Beyond reality

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She walks unbridled, the more I feed her, the hungrier she gets. Imagination is never fulfilled. Ruminating, ruminating, in dreams she whispers. Dominating, she invades. I try to entertain her with tongue twisters. I prefer meat not well done. What are you saying? Everyone wants to give their opinión. Chew and swallow. Fearful and modest, I don’t want to see her. But she follows me like my own shadow; always there and in every place without needing to close my eyes, she displays savage and disrespectful. Rendered she deprives me of all honesty: “Child, I don’t want to see you more in black!” And then, I want to trap her in a small golden cage, those made to keep what we hear without digesting. You never knew how to walk light. Always with a thousand eyes, with bold hearing and a thousand words…sometimes despot, sometimes sincere, sometimes more real than our own existence.

Objects like amplifiers of our own subconscious

“Maybe the moment has come where imagination is close to exercising its corresponding rights. If in the depths of our spirit are hidden strange forces capable of amplifying those on the surface (…) it is in the best interest to capture those forces (…), summit them to the domain of our reason if this is appropriate”. (André Bretón, First Surrealist Manifesto,1924) 

From the french term surréalisme (sur, on top, and réalisme, realism) writer Guillaume Apollinaire in 1971 coined the word to name a transforming movement; poetic, artistic, graphic, plastic, photographic, and cinematic, generated at the same time as the psychoanalyst theories that provide entity  and give space to the notion of reality that accompany us in the unconscious.

After André Bretón officially presented the First Surrealist Manifesto in 1924, surrealism became an intellectual and political international movement, which members came from different disciplines. Poetry, writing, cinema, painting, music, and the world of design ruptured from the world of functionality. If before ideation prevailed, with surrealism liberation of those bonds and objects became the speaker of the unconscious, in a metaphor where the mundane is used to express the more profound.

Desired objects in CaixaForum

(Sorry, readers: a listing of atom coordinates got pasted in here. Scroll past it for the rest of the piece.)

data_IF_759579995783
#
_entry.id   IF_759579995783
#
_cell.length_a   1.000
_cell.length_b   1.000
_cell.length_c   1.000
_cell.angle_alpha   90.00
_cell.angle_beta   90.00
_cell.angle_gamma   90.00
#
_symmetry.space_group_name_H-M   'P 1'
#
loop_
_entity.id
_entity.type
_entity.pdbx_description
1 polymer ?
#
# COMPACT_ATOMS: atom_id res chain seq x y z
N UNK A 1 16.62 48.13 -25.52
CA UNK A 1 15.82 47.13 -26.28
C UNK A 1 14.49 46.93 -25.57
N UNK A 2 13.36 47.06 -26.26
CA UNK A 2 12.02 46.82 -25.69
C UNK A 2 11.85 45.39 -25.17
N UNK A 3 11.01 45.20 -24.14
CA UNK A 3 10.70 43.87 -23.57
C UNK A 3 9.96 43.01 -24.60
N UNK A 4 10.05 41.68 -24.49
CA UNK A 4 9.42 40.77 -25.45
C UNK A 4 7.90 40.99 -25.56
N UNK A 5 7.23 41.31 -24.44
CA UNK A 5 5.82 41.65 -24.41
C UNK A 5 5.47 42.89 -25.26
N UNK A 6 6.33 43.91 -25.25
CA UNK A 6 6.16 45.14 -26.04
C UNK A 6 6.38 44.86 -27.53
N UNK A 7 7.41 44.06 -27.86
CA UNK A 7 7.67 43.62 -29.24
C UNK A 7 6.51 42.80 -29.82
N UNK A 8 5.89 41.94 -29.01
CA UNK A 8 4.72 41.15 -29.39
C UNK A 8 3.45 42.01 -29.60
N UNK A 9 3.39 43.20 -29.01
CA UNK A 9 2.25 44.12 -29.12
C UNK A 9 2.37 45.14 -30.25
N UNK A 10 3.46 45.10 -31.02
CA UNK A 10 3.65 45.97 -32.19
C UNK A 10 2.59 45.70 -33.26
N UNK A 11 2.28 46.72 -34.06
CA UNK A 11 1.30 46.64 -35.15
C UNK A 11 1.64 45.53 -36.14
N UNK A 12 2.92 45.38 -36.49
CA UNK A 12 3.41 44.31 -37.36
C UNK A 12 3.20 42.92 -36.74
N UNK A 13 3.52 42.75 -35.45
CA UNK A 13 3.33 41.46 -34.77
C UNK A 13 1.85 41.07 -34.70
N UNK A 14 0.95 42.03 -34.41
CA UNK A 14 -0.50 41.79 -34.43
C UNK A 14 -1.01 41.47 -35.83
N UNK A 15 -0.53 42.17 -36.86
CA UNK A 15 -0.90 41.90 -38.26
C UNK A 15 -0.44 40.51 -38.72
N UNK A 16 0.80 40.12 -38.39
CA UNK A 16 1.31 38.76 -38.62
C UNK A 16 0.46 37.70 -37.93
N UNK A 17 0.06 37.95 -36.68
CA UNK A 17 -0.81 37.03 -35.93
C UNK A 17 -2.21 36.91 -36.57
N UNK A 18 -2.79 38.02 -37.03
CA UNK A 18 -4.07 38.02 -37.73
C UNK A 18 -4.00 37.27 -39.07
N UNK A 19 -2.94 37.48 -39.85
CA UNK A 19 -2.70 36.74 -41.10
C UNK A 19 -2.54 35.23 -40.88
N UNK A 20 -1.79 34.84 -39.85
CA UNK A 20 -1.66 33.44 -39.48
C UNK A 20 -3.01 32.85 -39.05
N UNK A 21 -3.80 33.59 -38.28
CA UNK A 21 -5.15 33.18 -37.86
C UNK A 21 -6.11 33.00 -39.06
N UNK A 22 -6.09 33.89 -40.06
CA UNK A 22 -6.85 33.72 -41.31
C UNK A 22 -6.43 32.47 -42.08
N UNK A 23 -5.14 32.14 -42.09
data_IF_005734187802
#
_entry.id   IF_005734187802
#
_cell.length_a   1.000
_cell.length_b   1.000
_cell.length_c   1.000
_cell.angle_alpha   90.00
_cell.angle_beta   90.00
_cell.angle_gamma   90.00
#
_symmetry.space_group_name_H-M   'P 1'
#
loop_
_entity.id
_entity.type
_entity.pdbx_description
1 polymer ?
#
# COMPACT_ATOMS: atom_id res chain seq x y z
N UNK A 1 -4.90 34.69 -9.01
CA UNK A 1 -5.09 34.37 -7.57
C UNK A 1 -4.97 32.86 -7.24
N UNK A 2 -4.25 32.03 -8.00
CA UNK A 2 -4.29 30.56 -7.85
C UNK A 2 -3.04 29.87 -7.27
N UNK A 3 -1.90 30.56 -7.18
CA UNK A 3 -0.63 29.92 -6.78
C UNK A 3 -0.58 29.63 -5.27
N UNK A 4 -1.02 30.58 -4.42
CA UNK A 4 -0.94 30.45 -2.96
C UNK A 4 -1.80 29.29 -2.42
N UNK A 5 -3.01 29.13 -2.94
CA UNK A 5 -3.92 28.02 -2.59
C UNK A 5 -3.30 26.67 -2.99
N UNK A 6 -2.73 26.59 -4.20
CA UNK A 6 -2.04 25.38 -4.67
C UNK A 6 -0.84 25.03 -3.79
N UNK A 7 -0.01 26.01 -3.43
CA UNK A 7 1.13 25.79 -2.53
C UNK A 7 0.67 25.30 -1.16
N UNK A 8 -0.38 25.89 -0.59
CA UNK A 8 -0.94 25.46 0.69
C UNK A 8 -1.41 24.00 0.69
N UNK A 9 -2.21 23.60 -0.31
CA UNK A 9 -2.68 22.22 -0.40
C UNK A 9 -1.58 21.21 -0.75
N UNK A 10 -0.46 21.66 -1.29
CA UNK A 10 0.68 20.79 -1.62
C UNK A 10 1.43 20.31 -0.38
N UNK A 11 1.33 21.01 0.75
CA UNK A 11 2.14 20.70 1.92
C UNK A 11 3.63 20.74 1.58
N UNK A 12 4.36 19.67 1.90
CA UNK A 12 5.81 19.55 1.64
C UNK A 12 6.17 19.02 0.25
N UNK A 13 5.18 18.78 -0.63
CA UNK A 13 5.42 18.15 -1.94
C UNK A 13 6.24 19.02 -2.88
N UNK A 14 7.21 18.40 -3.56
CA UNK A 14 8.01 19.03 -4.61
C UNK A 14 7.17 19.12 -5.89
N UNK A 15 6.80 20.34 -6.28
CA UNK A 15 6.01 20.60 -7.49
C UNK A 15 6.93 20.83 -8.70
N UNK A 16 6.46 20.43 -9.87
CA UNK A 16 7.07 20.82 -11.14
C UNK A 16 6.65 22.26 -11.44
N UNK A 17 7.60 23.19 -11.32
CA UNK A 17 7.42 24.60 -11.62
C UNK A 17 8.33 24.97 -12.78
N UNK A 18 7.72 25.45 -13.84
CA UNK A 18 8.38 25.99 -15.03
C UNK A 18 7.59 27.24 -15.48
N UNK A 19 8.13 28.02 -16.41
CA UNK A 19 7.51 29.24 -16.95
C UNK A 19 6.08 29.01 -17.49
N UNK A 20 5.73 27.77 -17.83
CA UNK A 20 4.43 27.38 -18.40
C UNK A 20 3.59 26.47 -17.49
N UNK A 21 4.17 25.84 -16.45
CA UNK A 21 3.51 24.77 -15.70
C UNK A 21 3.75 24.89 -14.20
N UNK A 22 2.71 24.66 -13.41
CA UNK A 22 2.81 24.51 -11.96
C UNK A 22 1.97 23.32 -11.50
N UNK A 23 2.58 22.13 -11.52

The exposition that we have been able to visit this year in CaixaForum Madrid “Objects of desire. Surrealism and design 1924-2021” invited the viewer to notice that design and mundane objects were a great source of inspiration and had a crucial role in the evolution of the surrealist movement. And vice versa, as surrealism liberated the design world from the slavery of functionality.

In the exhibit you could appreciate “parallelisms that have rarely been studied” being able to see in design from the last one hundred years that objects are created for its function, but also hide myths, dreams, and hidden obsessions, around the surreal. A journey around paintings, sculptures, collection items, posters, magazines, books and photographs, as well as historical movies, from Gae Aulenti, Björk, Claude Cahun, Achille Castiglioni, Giorgio de Chirico, Le Corbusier, Salvador Dalí, Isamu Noguchi or Meret Oppenheim, amongst others.

And is that as the dialogue between surrealism and design continues to be present, we search reality that emerges behind the visible, creating objects that break from customs and abandon the conventional and mundane, disconcerting us with a innovative stranger, deviating our vision from the form of objects to its underlying messages. Objects never seen…

Photography: Óscar Rivilla

Música: Electrophorus

Translation: Covadonga López-Fanjul

Art Direction: Óscar Rivilla and Carolina Verd

Hair&Makeup: Alba Glance for Guerlain


Picture 2 and 4: black dress by Bash

Picture 3: black dress by Anna Sui

Back drop, mouths, ears and eyes made by Carolina Verd

Special thanks to : Alfredo Velasco